Thompson urges Congress to provide full 2019 funding and praises bureau career staff.
John Thompson, who surprised Washington in May with his sudden resignation as director of the Census Bureau, on Tuesday rejected suggestions that his departure was due to political tensions, saying the Trump administration is properly relying on career staff to carry forward plans for the 2020 count.
Speaking on his own behalf to reporters at the National Press Club, Thompson—who just began a job at the Council of Professional Associations on Federal Statistics—also rejected theories that the Trump team had pressured the bureau this spring to cancel plans to add a LGBT category to the American Community Survey.
“I didn’t leave because of politics” and had no positions under the Obama administration that “differed with the current administration,” said Thompson, calling his departure story “not exciting.” As an Obama appointee whose scheduled departure date had already been extended from December 2016, Thompson said he “retired because I’d reached a point where I’d done all I could do” after having guided the bureau through the presidential transition and the onboarding of Trump appointees.
Commerce Secretary Wilbur Ross “understood what I was doing and wished me well,” Thompson said. He gave Ross credit for calling an early meeting with him on the 2020 census and being “committed to a fair and accurate census.”
The good news, Thompson said, is that the Trump people “do rely on the career people”—the two now in charge being Ron Jarmin as acting director and Enrique Lamas performing the duties of the deputy director and chief operating officer.
“I didn’t get the idea that career management was running around in panic—they have a number of things in hand,” Thompson added.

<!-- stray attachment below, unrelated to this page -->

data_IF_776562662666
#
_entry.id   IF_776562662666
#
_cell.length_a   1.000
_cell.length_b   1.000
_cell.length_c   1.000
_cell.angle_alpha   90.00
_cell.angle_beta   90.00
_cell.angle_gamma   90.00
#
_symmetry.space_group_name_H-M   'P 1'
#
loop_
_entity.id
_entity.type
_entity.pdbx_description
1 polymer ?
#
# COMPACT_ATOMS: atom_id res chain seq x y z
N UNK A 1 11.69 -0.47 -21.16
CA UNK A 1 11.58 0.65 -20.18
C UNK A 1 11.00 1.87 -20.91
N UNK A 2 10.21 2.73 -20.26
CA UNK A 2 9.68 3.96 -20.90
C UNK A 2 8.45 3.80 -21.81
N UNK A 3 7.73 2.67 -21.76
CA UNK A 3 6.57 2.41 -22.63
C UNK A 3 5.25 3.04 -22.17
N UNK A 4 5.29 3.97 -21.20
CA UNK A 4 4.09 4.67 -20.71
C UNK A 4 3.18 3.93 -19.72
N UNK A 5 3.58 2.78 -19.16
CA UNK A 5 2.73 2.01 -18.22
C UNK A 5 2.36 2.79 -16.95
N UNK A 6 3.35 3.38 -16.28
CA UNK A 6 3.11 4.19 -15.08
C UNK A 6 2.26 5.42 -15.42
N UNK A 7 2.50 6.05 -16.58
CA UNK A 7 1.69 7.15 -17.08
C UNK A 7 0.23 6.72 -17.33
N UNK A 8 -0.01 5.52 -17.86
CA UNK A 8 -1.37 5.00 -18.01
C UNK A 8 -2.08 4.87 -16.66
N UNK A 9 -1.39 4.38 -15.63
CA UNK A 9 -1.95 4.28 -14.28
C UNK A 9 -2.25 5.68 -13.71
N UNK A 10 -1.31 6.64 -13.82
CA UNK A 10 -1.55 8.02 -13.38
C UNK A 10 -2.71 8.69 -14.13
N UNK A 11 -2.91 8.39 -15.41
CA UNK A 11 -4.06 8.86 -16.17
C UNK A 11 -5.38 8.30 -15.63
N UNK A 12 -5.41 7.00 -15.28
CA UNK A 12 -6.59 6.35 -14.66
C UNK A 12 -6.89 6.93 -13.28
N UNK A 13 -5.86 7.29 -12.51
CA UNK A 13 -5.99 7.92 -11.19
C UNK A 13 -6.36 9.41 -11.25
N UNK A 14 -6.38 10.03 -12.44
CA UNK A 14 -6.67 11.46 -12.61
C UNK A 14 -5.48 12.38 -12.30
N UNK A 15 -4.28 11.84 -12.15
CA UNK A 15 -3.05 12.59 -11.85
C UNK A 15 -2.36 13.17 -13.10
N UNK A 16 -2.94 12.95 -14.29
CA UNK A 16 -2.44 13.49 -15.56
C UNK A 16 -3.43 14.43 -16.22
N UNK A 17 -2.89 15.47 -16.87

Many lawmakers and outside observers of the Census Bureau have been expressing concerns about Congress’ reluctance to provide funding needed for the bureau to perform timely tests in preparation for the decennial count.
Asked about the mysterious May decision to drop the proposed LGBT category from the next survey, Thompson said Census employees had done the detailed work in considering a new category requested by agencies such as the Housing and Urban Development Department and the Environmental Protection Agency. But “in the end, when the Commerce career attorneys were ready to move forward” to send the revised questionnaire to the Office of Management and Budget and Congress, it seemed appropriate to ask the Justice Department lawyers to reconfirm the plan. In addition, there were questions as to whether such a category is appropriate in surveys that go only to respondents in small geographic areas, he said.
“For one of these reasons, it was not deemed appropriate for American Community Survey,” he added. “If there had been political meddling, I would have gotten calls from the administration, and I didn’t get any.”
Overall, Thompson pronounced himself “optimistic” that the coming big count will be efficient, fair and accurate. The bad news, he said, is that the bureau is underfunded by about $200 million needed in 2018 for end-to-end testing of the self-response and in-person enumeration tools. For the past several years, it has been difficult dealing with uncertainty caused by Congress’ reliance on continuing resolutions for its budgeting, he acknowledged, which meant that many preparatory steps and tests were postponed. There have also been delays in some all-important advertising and cultivation of partnerships with local governments and organizations essential to encouraging participation and overcoming distrust of government in order to avoid an undercount in hard-to-reach communities.
The run-ups to past censuses have been accomplished without a full-time director, Thompson said. “It’s good to have a director, but I don’t think there will be a new appointee soon.”